To constantly engage the transfix roller 19 with the imaging drum 12 during high speed printing, a relatively high amount of force can be provided at the nip to transfix the image at the drum 12 to the sheet 49. In one embodiment, the force applied to the transfix roller 19 is approximately between 3600 and 4200 pounds. Since the transfix roller 19 does not leave the drum 12 during high speed printing, a climb torque disturbance is produced when the leading edge 120 enters the nip 18 due to a height difference between the surface of the drum and the exposed surface of the sheet due to the thickness of the sheet of recording media 49. A fall torque disturbance can also occur when the trailing edge 122 of the sheet of recording media 49 exits the nip 18. The climb torque disturbance or fall torque disturbance can occur while ink is being deposited on the surface 102 of the imaging drum 12 and can disrupt the placement of ink at an intended location on the surface of the drum 12. Torque disturbances can be both acoustic disturbances as well as physical disturbances. If the torque disturbance causes the drum to change velocity by approximately greater than five (5) %, then an image artifact or an error in the image, resulting from the change in velocity can be generated in the image during both the leading edge (climb torque) and trailing edge (fall torque) of the paper.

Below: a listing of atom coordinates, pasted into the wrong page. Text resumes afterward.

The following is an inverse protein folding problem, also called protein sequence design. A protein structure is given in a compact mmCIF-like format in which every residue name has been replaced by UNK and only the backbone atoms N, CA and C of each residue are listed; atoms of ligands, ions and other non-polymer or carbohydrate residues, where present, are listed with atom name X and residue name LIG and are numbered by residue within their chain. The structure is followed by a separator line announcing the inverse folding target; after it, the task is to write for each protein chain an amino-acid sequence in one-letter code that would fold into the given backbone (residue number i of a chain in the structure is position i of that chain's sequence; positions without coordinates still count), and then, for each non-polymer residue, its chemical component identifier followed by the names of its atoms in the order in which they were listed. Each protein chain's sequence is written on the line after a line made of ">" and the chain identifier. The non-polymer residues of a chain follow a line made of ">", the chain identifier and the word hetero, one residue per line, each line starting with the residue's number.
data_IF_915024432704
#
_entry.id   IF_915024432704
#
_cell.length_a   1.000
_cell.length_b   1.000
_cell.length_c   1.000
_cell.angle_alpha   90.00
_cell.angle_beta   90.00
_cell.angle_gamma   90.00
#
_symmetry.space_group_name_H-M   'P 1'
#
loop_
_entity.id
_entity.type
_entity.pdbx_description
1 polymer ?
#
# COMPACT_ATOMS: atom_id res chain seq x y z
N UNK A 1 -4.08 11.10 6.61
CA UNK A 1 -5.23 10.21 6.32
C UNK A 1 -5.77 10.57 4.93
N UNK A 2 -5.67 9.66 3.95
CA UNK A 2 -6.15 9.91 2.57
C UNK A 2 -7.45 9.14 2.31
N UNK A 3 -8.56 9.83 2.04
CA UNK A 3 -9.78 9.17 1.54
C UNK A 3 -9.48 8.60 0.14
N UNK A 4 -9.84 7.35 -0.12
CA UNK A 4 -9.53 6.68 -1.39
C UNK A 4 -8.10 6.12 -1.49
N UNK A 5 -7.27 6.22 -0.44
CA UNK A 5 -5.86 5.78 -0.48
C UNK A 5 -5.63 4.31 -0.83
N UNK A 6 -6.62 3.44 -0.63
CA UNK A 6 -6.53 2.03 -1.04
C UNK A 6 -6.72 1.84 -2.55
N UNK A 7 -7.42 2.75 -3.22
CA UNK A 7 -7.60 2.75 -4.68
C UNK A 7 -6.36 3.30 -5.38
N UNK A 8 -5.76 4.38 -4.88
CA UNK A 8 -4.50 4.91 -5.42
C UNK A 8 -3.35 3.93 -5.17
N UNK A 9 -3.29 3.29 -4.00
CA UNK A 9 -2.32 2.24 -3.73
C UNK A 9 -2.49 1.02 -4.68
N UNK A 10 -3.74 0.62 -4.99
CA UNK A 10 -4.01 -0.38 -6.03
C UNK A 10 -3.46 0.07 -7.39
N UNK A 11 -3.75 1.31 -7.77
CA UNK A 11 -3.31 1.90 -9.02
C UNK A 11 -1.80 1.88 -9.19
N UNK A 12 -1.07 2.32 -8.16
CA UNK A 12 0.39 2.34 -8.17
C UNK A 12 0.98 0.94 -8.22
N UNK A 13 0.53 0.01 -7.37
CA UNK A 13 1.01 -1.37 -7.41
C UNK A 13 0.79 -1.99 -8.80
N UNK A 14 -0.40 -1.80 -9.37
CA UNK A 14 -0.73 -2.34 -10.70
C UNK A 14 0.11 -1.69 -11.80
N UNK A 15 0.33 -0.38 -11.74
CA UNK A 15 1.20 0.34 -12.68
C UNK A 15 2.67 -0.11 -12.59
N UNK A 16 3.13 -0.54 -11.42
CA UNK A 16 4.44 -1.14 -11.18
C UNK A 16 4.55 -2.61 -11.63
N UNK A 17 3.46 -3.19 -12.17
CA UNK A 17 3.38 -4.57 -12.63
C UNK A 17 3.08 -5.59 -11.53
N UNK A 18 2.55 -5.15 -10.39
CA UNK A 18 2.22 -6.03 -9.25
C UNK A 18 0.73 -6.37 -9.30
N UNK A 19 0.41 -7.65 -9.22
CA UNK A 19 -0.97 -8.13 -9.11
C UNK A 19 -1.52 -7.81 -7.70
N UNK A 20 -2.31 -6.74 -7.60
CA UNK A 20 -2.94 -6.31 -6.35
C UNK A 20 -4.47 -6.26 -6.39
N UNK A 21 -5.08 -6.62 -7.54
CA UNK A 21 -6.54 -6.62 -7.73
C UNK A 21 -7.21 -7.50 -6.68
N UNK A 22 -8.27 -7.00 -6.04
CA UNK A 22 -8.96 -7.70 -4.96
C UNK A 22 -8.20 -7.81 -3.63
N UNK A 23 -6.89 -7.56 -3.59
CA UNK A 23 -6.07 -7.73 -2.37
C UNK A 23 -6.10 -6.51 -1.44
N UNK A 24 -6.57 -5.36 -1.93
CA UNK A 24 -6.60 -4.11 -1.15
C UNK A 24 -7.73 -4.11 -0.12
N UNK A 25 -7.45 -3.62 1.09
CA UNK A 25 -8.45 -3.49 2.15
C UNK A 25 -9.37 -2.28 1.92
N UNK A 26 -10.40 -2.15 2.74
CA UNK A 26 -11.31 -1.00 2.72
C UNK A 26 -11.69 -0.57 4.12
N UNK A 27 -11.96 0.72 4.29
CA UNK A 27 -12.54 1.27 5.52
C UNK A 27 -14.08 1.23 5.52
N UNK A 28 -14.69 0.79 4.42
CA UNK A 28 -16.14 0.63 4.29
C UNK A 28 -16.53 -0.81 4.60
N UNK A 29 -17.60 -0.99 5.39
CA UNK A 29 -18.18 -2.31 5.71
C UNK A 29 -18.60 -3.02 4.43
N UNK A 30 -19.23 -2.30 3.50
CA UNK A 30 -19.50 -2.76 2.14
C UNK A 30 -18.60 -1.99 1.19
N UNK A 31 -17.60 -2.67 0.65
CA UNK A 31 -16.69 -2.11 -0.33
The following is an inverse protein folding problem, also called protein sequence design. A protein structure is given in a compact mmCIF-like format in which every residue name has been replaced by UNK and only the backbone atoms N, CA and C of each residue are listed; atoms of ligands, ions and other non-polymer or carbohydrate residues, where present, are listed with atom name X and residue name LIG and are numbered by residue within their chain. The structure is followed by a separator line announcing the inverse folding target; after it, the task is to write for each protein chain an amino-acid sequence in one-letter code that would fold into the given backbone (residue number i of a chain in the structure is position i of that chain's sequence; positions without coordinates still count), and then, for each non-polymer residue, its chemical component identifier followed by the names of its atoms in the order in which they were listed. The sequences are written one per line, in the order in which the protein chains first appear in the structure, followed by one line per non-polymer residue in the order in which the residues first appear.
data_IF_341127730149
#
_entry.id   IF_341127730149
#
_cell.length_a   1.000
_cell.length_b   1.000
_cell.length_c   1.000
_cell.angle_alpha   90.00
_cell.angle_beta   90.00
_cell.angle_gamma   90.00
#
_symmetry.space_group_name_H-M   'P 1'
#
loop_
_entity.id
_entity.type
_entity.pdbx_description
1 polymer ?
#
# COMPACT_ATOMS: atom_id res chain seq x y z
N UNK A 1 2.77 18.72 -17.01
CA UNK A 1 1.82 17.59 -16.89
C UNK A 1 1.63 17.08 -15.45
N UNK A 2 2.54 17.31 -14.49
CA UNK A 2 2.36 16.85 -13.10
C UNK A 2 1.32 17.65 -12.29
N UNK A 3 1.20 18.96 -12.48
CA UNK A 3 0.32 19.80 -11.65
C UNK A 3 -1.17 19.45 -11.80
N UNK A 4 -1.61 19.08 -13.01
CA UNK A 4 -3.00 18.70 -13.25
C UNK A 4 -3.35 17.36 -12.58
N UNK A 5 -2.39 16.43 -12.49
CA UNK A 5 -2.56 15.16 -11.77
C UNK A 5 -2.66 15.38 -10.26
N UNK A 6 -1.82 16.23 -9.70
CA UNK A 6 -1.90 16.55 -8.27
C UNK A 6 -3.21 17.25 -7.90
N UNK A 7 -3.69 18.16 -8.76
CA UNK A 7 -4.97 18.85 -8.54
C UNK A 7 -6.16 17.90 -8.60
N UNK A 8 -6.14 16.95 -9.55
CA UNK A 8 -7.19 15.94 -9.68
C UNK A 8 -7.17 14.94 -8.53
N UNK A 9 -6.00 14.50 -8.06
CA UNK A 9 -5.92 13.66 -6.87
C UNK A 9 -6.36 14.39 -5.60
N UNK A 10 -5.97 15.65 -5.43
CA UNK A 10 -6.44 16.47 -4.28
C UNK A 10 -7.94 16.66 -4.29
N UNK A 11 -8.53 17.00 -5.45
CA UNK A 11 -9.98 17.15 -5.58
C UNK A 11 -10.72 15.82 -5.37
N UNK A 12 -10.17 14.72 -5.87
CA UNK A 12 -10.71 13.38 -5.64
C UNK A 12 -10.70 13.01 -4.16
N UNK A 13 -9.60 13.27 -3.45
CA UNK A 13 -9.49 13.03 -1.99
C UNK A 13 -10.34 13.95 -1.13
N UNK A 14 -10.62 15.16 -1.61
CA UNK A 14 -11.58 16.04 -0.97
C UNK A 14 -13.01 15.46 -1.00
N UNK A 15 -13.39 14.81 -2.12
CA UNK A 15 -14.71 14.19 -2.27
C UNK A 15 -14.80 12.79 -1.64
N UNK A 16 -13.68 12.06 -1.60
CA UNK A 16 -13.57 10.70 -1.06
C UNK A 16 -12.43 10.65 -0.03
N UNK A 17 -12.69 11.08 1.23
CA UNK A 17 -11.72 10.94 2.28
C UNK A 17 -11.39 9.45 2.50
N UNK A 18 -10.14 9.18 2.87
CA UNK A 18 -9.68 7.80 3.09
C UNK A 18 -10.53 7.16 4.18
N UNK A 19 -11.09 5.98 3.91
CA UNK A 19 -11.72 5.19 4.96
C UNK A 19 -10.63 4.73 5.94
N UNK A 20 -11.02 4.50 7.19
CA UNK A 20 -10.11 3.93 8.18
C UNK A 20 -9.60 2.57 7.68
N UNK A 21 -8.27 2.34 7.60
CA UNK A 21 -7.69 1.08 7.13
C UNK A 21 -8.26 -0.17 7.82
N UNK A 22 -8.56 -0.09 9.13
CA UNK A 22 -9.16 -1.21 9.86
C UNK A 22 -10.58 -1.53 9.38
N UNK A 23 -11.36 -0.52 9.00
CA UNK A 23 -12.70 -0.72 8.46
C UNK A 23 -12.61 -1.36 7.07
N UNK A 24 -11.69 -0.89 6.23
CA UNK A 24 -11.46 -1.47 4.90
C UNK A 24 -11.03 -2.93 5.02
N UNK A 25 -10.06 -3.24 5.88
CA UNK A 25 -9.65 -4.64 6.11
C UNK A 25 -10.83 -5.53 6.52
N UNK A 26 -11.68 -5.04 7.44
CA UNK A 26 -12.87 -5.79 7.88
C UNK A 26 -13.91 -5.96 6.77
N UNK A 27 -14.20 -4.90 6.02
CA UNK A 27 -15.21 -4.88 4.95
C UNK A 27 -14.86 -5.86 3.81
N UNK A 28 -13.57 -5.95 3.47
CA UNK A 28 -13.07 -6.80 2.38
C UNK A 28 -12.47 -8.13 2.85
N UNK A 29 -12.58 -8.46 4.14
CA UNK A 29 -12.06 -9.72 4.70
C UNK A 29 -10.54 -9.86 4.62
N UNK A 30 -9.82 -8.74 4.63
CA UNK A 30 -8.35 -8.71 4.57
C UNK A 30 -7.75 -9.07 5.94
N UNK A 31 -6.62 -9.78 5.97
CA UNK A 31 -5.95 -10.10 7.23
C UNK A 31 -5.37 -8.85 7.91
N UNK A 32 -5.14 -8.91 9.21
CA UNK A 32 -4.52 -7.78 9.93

By skewing the transfix roller 19 with respect to the imaging drum 12, the amount of torque disturbance appearing at the leading and trailing edge can be reduced. In addition, a “thumping” sound, also known as an “acoustic thump”, that occurs when the sheet of recording media 49 enters or leaves the nip can also be reduced, thereby reducing the amount of noise produced by a printer during a printing operation. Since a corner of the paper enters the nip initially, the transfix roller can “climb” up the corner of the sheet rather than climbing up the entire width of the sheet at the same time, which would otherwise present an abrupt edge along the length of the transfix roller. In high speed printers, noise reduction is desirable. By reducing or eliminating the acoustic thump, noise reduction can be significant, due to the printing of a large number of sheets of media per minute. Skewing the transfix roller 19 can also improve the uniformity of the nip 18 while reducing the transfix load required when compared to a parallel alignment of the axis 116 of the transfix roller 19 to the axis 104 of the imaging drum 12.